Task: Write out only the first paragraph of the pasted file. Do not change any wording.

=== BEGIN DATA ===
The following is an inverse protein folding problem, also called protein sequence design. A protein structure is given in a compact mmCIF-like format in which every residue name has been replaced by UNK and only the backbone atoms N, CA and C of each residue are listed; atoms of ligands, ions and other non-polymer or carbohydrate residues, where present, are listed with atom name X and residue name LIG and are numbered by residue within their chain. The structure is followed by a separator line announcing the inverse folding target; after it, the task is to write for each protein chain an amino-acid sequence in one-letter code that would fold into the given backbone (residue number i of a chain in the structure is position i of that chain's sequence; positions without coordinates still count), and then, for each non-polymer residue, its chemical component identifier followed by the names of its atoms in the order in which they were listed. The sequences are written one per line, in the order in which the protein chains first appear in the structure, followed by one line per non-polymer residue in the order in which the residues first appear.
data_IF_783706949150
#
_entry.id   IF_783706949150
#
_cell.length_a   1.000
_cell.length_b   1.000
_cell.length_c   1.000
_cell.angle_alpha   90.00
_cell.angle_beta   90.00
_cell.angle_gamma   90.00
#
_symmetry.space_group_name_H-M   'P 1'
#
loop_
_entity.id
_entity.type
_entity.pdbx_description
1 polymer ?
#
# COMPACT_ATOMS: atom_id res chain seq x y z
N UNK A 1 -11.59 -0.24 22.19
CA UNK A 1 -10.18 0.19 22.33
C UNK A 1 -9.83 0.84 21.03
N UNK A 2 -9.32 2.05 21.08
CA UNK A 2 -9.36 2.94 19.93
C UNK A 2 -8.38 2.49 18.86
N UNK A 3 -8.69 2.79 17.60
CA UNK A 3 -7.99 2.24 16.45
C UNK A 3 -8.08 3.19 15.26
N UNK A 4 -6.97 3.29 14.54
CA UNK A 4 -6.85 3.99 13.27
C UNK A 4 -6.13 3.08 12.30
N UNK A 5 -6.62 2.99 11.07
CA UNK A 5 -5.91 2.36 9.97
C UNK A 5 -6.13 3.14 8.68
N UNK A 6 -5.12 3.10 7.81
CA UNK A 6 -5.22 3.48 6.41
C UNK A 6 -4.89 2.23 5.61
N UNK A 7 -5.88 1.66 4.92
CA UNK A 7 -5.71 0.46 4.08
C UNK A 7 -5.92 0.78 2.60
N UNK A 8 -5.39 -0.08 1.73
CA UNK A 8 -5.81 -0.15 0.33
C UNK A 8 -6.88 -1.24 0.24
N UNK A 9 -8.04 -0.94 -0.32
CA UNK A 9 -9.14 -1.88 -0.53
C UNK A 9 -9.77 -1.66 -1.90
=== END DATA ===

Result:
The following is an inverse protein folding problem, also called protein sequence design. A protein structure is given in a compact mmCIF-like format in which every residue name has been replaced by UNK and only the backbone atoms N, CA and C of each residue are listed; atoms of ligands, ions and other non-polymer or carbohydrate residues, where present, are listed with atom name X and residue name LIG and are numbered by residue within their chain. The structure is followed by a separator line announcing the inverse folding target; after it, the task is to write for each protein chain an amino-acid sequence in one-letter code that would fold into the given backbone (residue number i of a chain in the structure is position i of that chain's sequence; positions without coordinates still count), and then, for each non-polymer residue, its chemical component identifier followed by the names of its atoms in the order in which they were listed. The sequences are written one per line, in the order in which the protein chains first appear in the structure, followed by one line per non-polymer residue in the order in which the residues first appear.